PETALING JAYA: The healthy steamed fish dishes that Malaysians enjoy will likely be pricier soon in view of the RM20mil losses suffered by Malaysia’s marine fish farms industry due to rising temperatures.
Marine Fish Farmers Association deputy president Mohamed Razali Mohamed said the hot weather had taken its toll on Malaysia’s marine fish farming, which is the largest in South-East Asia.
“Groupers, snappers and barramundi are dying in cages due to the red tide or the growth of algae, which competes with the fish for oxygen,” he said.
“Just last month, 100 tonnes of fish worth RM4mil that were destined for both local and overseas markets were wiped out in fish farms in Pulau Kukup in Johor.”
Mohamed Razali said the hot weather had encouraged algae to bloom in the shallow water, pushing up fish mortality.
Most of the 2,000 fish farms in the country operate in shallow water and protected bays, using about 100,000 wooden cages.
In 2014, Malaysia produced 64,000 metric tonnes of marine fish worth RM1.2bil.
Mohamed Razali said export earnings from grouper and snapper, which are also sold to restaurants in Hong Kong, China and Singapore, amounted to RM400mil annually.
To escape the red tide, fishermen who could afford it were investing on high-density polyethylene cages so that they could relocate their farms to deeper waters.
These cages, which are also used for salmon farming in Norway, can withstand rough seas and weather but cost up to RM10,000 each.
Perak Animal Husbandry Association president Tan Kuang Liang, whose members include 128 pig farmers, said the lack of water due to the hot spell was a major concern.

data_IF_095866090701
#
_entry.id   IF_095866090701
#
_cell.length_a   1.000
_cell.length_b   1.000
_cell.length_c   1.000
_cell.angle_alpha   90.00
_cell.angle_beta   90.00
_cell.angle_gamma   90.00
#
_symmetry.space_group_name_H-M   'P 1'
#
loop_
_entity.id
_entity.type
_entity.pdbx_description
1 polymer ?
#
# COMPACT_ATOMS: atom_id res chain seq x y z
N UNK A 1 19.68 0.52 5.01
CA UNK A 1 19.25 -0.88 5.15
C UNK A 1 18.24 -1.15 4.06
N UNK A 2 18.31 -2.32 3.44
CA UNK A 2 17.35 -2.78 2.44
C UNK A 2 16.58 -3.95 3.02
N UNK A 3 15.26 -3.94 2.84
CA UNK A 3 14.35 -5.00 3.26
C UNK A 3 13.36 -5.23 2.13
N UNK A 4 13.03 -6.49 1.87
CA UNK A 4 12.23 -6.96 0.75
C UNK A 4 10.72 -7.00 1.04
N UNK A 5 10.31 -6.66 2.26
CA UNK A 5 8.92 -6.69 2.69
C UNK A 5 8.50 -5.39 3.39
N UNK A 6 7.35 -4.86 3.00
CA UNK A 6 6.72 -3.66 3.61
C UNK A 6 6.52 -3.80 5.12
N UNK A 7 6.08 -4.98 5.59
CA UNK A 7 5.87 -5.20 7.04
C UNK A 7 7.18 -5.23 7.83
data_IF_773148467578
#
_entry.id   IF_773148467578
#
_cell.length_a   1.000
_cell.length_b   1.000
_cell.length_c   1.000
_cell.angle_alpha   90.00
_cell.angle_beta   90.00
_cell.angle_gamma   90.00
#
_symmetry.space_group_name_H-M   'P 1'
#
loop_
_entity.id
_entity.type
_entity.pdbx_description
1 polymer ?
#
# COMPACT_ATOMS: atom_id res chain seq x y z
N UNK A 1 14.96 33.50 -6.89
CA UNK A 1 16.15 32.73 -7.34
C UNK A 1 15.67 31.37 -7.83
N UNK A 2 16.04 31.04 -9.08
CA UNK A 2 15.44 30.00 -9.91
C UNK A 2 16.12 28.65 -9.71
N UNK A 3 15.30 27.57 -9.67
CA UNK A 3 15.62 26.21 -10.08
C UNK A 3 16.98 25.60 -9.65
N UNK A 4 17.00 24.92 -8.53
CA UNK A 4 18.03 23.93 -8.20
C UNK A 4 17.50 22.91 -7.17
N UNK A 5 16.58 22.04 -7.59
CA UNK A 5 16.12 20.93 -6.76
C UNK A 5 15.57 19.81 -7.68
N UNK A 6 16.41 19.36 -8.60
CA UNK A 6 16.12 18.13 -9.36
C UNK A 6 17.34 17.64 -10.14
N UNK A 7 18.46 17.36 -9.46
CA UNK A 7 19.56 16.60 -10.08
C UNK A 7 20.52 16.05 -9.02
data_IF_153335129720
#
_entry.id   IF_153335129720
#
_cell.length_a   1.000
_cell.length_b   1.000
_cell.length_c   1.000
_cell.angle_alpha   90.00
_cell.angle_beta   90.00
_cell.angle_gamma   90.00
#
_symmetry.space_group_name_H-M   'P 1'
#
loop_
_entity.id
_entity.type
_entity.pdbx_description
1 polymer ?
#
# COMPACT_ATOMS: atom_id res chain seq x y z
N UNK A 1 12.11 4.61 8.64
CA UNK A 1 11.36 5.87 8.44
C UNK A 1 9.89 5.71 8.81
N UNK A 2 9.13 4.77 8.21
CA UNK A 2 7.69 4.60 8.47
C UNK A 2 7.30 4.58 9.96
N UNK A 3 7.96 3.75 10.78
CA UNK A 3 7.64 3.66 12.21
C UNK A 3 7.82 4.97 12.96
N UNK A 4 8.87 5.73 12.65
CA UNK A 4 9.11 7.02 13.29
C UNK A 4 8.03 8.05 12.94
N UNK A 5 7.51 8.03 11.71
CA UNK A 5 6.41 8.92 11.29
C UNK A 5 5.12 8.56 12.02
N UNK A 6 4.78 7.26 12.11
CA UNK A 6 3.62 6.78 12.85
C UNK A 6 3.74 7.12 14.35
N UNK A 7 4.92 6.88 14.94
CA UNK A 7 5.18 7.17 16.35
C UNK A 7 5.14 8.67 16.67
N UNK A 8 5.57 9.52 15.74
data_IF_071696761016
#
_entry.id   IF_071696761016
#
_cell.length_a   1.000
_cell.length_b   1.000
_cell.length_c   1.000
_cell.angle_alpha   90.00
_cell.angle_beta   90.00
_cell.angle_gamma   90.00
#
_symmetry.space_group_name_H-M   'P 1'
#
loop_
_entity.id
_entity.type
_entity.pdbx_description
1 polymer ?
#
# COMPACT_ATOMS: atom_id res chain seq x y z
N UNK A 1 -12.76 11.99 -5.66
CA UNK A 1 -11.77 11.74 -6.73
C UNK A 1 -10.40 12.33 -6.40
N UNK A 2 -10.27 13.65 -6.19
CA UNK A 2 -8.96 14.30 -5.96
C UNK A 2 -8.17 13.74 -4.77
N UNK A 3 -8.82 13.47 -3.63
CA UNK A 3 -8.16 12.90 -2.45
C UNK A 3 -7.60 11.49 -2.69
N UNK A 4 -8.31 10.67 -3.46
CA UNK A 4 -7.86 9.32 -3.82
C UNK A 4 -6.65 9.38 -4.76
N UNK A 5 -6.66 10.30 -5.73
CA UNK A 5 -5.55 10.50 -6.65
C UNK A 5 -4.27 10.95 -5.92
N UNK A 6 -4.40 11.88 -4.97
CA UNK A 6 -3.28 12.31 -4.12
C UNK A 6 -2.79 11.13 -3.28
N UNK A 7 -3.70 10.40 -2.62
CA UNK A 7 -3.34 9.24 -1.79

Pigs needed to be hosed down daily to keep them cool, he said, fearing that a prolonged water shortage may increase mortality.
“The price of pork is stable now but any impact on the market will be felt in six to eight months,” he said, adding that the hot spell was “unprecedented”, leading to reduced appetite and birth rates among the animals.
Malaysian Federation of Ruminant Breeders Association chairman Samad Kassim said livestock would get stressed, leading to lower beef and milk production.
Farmers had to spend more on supplements and vitamins for their livestock, he said, adding that the dry weather which led to grass drying up was another headache.
Samad, who operates a dairy farm with 300 heads of cattle in Kota Kemuning, said milk production was down by 20% to 30%.
“Farmers have to absorb these losses. Personally, I have had to spend another RM5,000 or RM6,000 a month on supplements for my cows,” he said.
Federation of Livestock Farmers’ Association of Malaysia president Jeffrey Ng said poultry farmers who breed in open houses or free range were worse off as unlike closed door farming, there was no way to control the temperature.
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